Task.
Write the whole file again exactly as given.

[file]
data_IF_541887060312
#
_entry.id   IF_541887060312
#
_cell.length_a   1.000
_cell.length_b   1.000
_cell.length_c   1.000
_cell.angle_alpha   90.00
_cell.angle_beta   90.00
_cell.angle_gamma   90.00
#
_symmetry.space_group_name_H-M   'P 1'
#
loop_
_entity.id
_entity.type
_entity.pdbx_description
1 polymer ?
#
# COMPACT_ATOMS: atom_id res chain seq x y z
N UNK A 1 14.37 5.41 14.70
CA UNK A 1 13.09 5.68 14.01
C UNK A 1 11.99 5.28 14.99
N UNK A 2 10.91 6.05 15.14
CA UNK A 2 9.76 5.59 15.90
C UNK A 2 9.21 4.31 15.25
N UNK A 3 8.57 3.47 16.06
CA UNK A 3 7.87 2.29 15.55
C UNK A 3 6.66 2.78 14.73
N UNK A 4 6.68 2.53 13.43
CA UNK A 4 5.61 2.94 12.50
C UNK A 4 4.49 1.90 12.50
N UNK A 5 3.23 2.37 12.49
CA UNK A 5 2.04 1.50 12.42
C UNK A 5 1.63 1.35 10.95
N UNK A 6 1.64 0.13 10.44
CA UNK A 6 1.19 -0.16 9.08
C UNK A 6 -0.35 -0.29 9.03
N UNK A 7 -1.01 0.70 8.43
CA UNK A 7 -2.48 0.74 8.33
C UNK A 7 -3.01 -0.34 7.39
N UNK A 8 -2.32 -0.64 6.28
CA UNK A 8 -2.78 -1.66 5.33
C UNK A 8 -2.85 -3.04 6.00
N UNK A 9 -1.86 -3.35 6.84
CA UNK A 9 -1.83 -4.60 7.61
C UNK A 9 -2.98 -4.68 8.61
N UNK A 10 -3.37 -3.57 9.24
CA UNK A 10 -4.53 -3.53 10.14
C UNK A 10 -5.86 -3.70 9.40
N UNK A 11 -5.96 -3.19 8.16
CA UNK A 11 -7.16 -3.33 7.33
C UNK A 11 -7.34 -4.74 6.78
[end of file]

data_IF_541887060312
#
_entry.id   IF_541887060312
#
_cell.length_a   1.000
_cell.length_b   1.000
_cell.length_c   1.000
_cell.angle_alpha   90.00
_cell.angle_beta   90.00
_cell.angle_gamma   90.00
#
_symmetry.space_group_name_H-M   'P 1'
#
loop_
_entity.id
_entity.type
_entity.pdbx_description
1 polymer ?
#
# COMPACT_ATOMS: atom_id res chain seq x y z
N UNK A 1 14.37 5.41 14.70
CA UNK A 1 13.09 5.68 14.01
C UNK A 1 11.99 5.28 14.99
N UNK A 2 10.91 6.05 15.14
CA UNK A 2 9.76 5.59 15.90
C UNK A 2 9.21 4.31 15.25
N UNK A 3 8.57 3.47 16.06
CA UNK A 3 7.87 2.29 15.55
C UNK A 3 6.66 2.78 14.73
N UNK A 4 6.68 2.53 13.43
CA UNK A 4 5.61 2.94 12.50
C UNK A 4 4.49 1.90 12.50
N UNK A 5 3.23 2.37 12.49
CA UNK A 5 2.04 1.50 12.42
C UNK A 5 1.63 1.35 10.95
N UNK A 6 1.64 0.13 10.44
CA UNK A 6 1.19 -0.16 9.08
C UNK A 6 -0.35 -0.29 9.03
N UNK A 7 -1.01 0.70 8.43
CA UNK A 7 -2.48 0.74 8.33
C UNK A 7 -3.01 -0.34 7.39
N UNK A 8 -2.32 -0.64 6.28
CA UNK A 8 -2.78 -1.66 5.33
C UNK A 8 -2.85 -3.04 6.00
N UNK A 9 -1.86 -3.35 6.84
CA UNK A 9 -1.83 -4.60 7.61
C UNK A 9 -2.98 -4.68 8.61
N UNK A 10 -3.37 -3.57 9.24
CA UNK A 10 -4.53 -3.53 10.14
C UNK A 10 -5.86 -3.70 9.40
N UNK A 11 -5.96 -3.19 8.16
CA UNK A 11 -7.16 -3.33 7.33
C UNK A 11 -7.34 -4.74 6.78